Psychic Photographs. Sir A. Conan Doyle and the Negatives
From The Arthur Conan Doyle Encyclopedia
Sir A. Conan Doyle and the Negatives
Sir, — In your courteous review of my book Wanderings of a Spiritualist - which by the way costs 12s 6d. not 18s. as marked in your paper your reviewer comments upon my refusal to produce negatives for the Auckland photographers and adds "Is it to be assumed that this is the end of the matter?"
It is evident that I could not carry negatives which did not belong to me all round the world, but the objection is removed now that I am home again, and I will gladly assist your critic or any other competent observer to apply in the proper quarter for a sight of any of these negatives.
The fairy negatives are kept by Mr. E.L. Gardner, 5, Craven Road, Harlesden, N.W., who has had them inspected by several of the first authorities in England, who have found no flaw in them. When one considers that these are the first photographs which these children ever took in their lives it is impossible to conceive that they are capable of technical manipulation which would deceive experts.
As regards purely psychic or spirit pictures a large selection — some of which I hope to exhibit shortly in Leeds — are in the hands of Mr. F. Barlow, Bryntirion, Springfield Road, Moseley, Birmingham, who would also, I am sure, assist any honest critic by allowing him access to negatives.
The matter is complicated by the absolute ignorance of the average photographer as to psychic science, or the results of the accumulated experience since the historic day in 1861, when Mumler of Boston received the first extra upon a plate. What can you do with men who have never heard of psychographs, and do not know what you mean when you talk about matters which are at the very root of the subject? A psychograph is a picture which produces a photographic effect without having been exposed to light at all, the image being impressed in some way which is unknown to our present science, but possibly vaguely analogous to the present long distance wireless reproductions of faces. I have myself at Crewe received the impression upon a plate which I brought myself and handled myself, of the face of a sister who died 30 years ago, in a dark slide which was held between our hands and never put into the camera or opened. Such a psychograph —and I believe the normal psychic photograph is such — is independent of the laws of light, so that one can imagine how utterly at sea a photographic critic would be who judged its authenticity by shadows or any such tests. Mr. Traill Taylor made an exhaustive study of these psychic photos, using his own apparatus and chemicals. He was Editor of the Journal of British Photography and a non-Spiritualist. He received many extras under test conditions, but he observed that when he used a stereoscopic camera all else came out rounded, but the psychic face came out flat — showing that they were direct impressions upon the plate and not objective. I hope to show some of Traill Taylor's results in Leeds.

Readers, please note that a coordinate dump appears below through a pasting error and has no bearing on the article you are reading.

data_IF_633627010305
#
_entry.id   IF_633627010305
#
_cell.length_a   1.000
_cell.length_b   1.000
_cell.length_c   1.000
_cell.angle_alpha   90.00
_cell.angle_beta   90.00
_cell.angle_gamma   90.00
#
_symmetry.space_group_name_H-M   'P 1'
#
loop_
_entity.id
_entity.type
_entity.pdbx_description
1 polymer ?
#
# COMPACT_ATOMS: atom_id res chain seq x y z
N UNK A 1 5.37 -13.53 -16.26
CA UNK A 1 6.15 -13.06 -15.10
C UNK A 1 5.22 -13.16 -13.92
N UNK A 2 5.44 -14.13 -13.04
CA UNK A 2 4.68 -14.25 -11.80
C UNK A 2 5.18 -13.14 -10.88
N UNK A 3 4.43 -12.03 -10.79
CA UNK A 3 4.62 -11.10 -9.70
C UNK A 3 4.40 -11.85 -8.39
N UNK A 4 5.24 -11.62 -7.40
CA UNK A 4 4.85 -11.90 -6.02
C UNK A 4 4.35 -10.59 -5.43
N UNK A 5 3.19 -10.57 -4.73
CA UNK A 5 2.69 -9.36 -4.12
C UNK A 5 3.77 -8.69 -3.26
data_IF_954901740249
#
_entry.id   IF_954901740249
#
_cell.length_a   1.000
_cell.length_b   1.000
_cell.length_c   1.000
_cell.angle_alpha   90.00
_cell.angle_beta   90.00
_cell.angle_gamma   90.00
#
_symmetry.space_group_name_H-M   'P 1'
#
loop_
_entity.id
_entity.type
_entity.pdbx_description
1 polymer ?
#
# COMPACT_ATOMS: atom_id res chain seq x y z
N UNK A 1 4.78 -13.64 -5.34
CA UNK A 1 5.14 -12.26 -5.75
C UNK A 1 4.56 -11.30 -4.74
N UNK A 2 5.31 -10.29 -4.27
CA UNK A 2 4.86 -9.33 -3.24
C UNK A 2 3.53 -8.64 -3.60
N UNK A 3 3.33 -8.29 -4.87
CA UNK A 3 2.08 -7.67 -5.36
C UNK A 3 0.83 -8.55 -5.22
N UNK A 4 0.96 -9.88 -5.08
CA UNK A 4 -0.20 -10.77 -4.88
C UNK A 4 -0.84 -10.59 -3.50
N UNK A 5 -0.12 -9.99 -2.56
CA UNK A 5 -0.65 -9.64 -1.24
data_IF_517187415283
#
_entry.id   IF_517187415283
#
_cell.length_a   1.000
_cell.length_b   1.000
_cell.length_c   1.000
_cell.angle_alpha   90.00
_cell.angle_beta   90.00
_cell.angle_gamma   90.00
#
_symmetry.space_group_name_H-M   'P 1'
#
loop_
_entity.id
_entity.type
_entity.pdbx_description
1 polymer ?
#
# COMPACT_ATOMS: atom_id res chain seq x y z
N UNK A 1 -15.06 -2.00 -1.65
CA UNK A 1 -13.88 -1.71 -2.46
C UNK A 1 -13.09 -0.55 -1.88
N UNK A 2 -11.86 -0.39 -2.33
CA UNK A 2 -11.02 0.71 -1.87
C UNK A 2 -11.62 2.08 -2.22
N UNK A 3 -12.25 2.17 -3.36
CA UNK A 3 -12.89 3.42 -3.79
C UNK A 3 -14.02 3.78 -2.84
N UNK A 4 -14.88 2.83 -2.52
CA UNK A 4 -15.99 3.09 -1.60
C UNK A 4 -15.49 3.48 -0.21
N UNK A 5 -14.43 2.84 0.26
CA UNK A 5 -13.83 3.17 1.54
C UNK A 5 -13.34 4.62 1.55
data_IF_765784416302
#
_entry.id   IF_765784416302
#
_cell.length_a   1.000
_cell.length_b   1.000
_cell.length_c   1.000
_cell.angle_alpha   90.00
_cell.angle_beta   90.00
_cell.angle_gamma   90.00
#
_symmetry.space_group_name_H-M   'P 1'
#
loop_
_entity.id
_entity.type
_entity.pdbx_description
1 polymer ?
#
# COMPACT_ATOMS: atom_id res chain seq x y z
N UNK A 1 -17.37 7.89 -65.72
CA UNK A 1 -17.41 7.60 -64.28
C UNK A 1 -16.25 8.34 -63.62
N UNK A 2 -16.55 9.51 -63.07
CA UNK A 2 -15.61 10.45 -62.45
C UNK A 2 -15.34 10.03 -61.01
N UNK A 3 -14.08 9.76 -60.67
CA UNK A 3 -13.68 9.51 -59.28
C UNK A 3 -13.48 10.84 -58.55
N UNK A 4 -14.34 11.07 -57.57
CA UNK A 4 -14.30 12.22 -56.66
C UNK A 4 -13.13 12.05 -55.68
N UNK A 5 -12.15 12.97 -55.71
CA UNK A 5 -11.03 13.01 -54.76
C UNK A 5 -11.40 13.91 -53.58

The photographic phenomena are only a small branch of a great subject, but they are important because they are the only proofs which can be shown to a large audience. It is difficult and unseemly to produce actual mediumistic results upon a public platform. In considering this particular pathway which leads to the central knowledge, I would implore your readers to put aside for ever those explanations of "fake" with which the public has so long been gulled. They are inexpressibly absurd to anyone who has actually worked upon the subject, and who is acquainted with those men of sanity and honour who testify to the facts. On the other hand there is a broad margin of thought form production which does afford reasonable ground for debate, especially when taken in conjunction with ectoplasmic moulds. Making every possible allowance for thought forms — as every cautious investigator has done — you come at last to the question whose thought, and the answer to that is the real crux of the question. Most of us, like Dr. Crawford, are forced to the absolute acceptance of the independent intelligent unseen co-operator, even when he produces, as he sometimes does, pictures which are reminiscent of, or facsimiles of, models which already exist. The problems are many, but mere stupid negation will not help us forward.
ARTHUR CONAN DOYLE
Windlesham, Crowborough, Sussex, Sept. 30, 1921.